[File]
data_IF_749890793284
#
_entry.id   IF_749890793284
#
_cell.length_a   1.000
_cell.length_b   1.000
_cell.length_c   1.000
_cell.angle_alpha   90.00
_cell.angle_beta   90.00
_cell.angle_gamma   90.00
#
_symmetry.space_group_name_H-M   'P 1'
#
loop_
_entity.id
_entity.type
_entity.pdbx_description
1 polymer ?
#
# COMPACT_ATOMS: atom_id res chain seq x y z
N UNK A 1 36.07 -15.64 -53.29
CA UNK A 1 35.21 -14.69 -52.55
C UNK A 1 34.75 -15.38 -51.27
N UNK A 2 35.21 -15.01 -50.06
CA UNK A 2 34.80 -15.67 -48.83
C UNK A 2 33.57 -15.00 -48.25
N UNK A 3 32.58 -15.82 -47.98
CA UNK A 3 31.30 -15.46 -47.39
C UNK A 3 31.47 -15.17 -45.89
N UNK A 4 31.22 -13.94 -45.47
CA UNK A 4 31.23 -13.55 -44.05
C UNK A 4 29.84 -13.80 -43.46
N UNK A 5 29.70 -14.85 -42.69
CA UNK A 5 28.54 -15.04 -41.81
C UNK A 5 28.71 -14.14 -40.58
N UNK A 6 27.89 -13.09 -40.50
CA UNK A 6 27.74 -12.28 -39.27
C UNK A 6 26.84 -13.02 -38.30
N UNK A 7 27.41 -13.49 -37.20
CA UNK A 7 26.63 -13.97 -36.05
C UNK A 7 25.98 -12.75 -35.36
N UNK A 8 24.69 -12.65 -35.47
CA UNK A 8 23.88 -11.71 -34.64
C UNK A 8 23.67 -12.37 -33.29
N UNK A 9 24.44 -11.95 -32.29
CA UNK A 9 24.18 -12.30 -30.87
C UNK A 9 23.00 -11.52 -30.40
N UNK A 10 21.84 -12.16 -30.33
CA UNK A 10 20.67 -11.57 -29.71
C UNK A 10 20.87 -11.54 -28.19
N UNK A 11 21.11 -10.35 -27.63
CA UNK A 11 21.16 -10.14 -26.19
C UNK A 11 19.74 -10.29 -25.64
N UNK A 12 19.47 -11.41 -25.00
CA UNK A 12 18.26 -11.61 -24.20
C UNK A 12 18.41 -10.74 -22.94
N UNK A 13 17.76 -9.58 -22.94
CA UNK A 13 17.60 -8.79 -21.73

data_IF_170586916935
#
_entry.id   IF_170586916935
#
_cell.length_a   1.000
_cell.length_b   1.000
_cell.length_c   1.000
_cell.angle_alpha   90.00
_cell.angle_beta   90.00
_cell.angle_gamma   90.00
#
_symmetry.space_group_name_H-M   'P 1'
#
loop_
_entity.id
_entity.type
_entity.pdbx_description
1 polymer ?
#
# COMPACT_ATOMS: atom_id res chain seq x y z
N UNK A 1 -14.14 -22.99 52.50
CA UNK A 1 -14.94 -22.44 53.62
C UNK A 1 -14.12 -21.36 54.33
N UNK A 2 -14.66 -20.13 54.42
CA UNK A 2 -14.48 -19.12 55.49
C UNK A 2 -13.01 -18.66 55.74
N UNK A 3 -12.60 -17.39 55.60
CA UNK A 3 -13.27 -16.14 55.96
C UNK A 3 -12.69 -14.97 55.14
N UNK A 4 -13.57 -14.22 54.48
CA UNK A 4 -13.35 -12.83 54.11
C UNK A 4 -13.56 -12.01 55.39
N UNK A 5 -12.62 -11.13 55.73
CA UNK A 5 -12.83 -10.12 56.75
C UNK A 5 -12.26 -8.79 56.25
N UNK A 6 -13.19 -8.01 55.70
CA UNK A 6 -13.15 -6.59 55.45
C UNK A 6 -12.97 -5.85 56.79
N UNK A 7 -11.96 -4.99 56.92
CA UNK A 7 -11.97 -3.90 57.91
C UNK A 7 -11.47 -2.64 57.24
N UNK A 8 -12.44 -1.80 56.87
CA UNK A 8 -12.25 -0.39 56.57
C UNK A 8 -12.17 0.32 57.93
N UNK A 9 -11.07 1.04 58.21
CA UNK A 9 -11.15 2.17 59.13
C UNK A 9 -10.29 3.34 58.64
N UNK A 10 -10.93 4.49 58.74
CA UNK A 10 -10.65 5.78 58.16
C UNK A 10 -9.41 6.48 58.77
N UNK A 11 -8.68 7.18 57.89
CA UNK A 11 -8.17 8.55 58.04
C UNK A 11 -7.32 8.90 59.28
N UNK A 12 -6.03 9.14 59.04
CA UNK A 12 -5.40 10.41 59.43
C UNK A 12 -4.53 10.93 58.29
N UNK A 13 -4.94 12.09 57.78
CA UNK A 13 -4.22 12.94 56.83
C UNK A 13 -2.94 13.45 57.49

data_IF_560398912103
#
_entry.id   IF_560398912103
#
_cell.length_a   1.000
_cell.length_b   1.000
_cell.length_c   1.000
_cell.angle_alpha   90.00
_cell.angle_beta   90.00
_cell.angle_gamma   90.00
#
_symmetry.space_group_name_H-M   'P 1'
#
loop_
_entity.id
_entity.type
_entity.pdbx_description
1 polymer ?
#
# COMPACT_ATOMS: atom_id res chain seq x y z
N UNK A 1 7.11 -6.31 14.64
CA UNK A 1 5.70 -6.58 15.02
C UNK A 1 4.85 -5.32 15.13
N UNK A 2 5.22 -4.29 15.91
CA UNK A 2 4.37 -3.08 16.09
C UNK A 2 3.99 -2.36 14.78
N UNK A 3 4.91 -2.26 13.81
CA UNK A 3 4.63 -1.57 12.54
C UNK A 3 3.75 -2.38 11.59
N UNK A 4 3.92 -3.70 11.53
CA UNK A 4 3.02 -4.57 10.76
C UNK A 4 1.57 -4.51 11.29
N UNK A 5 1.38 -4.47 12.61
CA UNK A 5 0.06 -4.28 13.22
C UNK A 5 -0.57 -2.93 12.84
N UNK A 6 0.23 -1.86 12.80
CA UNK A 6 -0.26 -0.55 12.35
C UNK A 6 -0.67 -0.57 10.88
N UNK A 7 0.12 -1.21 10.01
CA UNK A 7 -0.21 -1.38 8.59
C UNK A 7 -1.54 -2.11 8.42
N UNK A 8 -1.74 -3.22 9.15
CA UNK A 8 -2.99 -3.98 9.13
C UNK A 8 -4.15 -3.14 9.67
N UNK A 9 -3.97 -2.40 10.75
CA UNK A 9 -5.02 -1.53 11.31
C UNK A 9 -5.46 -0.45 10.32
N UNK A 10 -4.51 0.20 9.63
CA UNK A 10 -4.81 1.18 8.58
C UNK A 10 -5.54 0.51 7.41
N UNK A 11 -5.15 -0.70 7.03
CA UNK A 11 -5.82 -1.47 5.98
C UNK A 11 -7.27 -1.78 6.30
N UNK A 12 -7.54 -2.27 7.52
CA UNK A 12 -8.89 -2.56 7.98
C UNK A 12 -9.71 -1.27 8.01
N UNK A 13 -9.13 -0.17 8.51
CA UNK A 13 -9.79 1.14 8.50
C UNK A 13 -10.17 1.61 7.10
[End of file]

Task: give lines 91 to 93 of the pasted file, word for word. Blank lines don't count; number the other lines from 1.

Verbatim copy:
N UNK A 5 -12.62 -11.13 55.73
CA UNK A 5 -12.83 -10.12 56.75
C UNK A 5 -12.26 -8.79 56.25